Starship bloopers

Resident Alien

Timothy Orr (stripes) and Fred Beeman (solids) in <i>Resident Alien</i>: Take me to your breeders!

Timothy Orr (stripes) and Fred Beeman (solids) in Resident Alien: Take me to your breeders!

Rated 3.0

Resident Alien is a light (or should we say “weightless”?) comedy involving a green-skinned space traveler—a busboy, actually—who gets left behind when the mothership makes a research stop in rural Wisconsin. Playwright Stuart Spencer spins a cotton-candy mix of pop-culture references and junk-food jokes, counterbalanced with a bit of intellectual name-dropping (possibly to allay the nagging concern that you’re watching kids’ stuff).

If it all sounds familiar, it should. Sacramento’s B Street Theatre staged Resident Alien three summers ago, and now the Foothill Theatre Company of Nevada is giving the script a try.

But there’s a difference between the two productions. The B Street’s version was antic and nervous, with a wee bit of sophomoric cynicism. It also favored the references to movies, and felt (as much as anything) like a pilot episode for a TV series.

The Foothill production, under the direction of Sheldon Deckelbaum, has a somewhat different flavor. Deckelbaum shrewdly utilizes Foothill’s larger stage to give the show a roomier feel. The characters, while still broad, also have a little more room to breathe. You’ve still got the goofy booze-sloshing drunk scenes and the lampoon of TV talk shows. But there are also quiet little interludes where the male human lead—an intellectual sort who can’t fit into his Kmart job in a small Midwestern town—makes a believable, heartfelt case for reading Ibsen. The ending becomes something of a fable of identity, rather than a slick way to tidy up loose ends while picking up a final laugh.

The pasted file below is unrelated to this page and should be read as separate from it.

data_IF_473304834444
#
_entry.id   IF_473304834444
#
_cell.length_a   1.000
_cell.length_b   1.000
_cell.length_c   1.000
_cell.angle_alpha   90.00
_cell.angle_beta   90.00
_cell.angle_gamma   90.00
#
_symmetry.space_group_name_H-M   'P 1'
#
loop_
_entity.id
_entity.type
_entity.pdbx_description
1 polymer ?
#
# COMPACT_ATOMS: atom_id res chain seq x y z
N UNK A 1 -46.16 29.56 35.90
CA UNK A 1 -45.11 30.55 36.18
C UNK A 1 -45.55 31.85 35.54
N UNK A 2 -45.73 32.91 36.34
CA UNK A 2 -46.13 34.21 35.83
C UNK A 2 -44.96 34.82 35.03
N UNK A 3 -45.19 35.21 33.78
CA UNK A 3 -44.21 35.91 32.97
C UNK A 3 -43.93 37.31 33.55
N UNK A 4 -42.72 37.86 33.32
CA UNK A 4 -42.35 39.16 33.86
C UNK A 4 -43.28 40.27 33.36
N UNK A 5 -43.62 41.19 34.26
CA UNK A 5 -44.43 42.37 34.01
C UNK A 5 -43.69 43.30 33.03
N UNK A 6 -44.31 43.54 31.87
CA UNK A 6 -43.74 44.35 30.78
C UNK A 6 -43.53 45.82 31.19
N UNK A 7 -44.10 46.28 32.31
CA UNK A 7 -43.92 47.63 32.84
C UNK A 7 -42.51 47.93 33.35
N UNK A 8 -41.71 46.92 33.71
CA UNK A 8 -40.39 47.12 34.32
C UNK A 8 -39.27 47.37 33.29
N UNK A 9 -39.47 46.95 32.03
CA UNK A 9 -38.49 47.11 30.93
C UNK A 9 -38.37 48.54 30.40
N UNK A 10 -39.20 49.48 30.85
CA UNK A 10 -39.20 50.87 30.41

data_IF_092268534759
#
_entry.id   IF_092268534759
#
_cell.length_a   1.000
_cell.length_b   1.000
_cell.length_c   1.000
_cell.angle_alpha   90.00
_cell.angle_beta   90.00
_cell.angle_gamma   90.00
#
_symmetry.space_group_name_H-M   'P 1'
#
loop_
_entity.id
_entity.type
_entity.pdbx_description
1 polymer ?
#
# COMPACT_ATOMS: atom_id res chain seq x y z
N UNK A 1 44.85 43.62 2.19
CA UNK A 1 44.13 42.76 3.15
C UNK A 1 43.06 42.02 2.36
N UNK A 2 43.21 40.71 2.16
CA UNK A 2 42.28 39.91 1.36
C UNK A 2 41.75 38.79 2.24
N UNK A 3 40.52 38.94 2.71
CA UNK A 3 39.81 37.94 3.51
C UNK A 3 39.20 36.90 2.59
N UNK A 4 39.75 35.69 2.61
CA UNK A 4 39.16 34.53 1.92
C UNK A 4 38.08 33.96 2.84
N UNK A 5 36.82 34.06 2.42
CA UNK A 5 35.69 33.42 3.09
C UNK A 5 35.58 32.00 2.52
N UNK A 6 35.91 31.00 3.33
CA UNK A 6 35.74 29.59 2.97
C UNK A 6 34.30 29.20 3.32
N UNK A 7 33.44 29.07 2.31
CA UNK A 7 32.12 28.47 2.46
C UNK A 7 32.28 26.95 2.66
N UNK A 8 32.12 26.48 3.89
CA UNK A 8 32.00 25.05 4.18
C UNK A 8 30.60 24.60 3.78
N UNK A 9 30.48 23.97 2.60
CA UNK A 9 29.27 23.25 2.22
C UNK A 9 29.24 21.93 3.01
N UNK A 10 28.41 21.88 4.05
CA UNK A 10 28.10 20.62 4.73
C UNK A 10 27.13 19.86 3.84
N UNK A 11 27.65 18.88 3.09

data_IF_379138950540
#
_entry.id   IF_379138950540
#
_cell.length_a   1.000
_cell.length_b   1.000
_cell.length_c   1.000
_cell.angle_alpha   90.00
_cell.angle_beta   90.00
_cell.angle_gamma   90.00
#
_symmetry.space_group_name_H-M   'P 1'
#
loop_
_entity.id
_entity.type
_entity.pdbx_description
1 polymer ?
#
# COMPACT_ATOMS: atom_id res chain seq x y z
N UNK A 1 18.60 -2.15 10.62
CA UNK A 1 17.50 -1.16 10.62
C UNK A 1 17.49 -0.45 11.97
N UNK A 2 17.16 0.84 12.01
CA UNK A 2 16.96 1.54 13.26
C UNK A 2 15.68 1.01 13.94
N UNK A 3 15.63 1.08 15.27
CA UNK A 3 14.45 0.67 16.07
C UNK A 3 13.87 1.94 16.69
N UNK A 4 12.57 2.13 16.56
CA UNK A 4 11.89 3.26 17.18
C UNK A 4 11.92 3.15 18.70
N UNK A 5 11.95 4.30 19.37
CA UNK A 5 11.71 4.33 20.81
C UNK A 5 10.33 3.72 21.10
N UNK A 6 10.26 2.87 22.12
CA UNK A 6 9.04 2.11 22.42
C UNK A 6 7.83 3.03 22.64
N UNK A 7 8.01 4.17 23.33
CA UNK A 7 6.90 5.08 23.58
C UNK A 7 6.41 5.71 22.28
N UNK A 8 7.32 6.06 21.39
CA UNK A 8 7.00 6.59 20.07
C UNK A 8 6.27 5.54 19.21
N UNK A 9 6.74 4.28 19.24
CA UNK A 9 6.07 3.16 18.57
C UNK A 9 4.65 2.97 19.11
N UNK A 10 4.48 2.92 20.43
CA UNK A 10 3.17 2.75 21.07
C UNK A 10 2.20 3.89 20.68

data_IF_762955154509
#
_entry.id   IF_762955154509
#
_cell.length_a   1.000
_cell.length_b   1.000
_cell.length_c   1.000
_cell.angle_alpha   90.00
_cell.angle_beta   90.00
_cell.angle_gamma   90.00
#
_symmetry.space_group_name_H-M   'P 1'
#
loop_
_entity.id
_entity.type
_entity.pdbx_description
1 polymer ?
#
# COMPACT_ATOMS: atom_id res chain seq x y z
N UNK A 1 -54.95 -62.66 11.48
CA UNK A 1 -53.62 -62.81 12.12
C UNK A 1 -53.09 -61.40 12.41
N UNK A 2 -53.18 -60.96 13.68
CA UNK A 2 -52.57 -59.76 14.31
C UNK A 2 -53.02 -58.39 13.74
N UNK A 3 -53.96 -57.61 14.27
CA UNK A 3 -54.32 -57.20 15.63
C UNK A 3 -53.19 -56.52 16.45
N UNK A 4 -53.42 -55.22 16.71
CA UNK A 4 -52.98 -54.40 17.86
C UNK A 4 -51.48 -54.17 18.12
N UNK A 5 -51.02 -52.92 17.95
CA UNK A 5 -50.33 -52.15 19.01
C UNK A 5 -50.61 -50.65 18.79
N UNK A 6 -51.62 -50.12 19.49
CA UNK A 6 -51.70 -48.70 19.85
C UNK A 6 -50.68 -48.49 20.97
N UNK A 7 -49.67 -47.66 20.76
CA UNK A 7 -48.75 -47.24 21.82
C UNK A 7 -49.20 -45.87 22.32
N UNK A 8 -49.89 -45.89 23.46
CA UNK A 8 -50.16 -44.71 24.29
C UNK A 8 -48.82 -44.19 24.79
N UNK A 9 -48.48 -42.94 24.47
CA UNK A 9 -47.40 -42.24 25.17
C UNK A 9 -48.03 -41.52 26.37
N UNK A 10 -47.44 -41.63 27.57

I don’t want to push the point too far. The leopard hasn’t changed its spots, and Resident Alien remains a light summer comedy—but it’s a better rounded one in this production. Timothy Orr turns in a versatile performance as the green alien, John J. Gardiner does a nice job fleshing out straight man Michael, and Hanna Rahilly goes into a fit of semi-Irish pique as Michael’s ex-wife. And credit to director Deckelbaum for finding a little something in a script I’d previously regarded as junk food.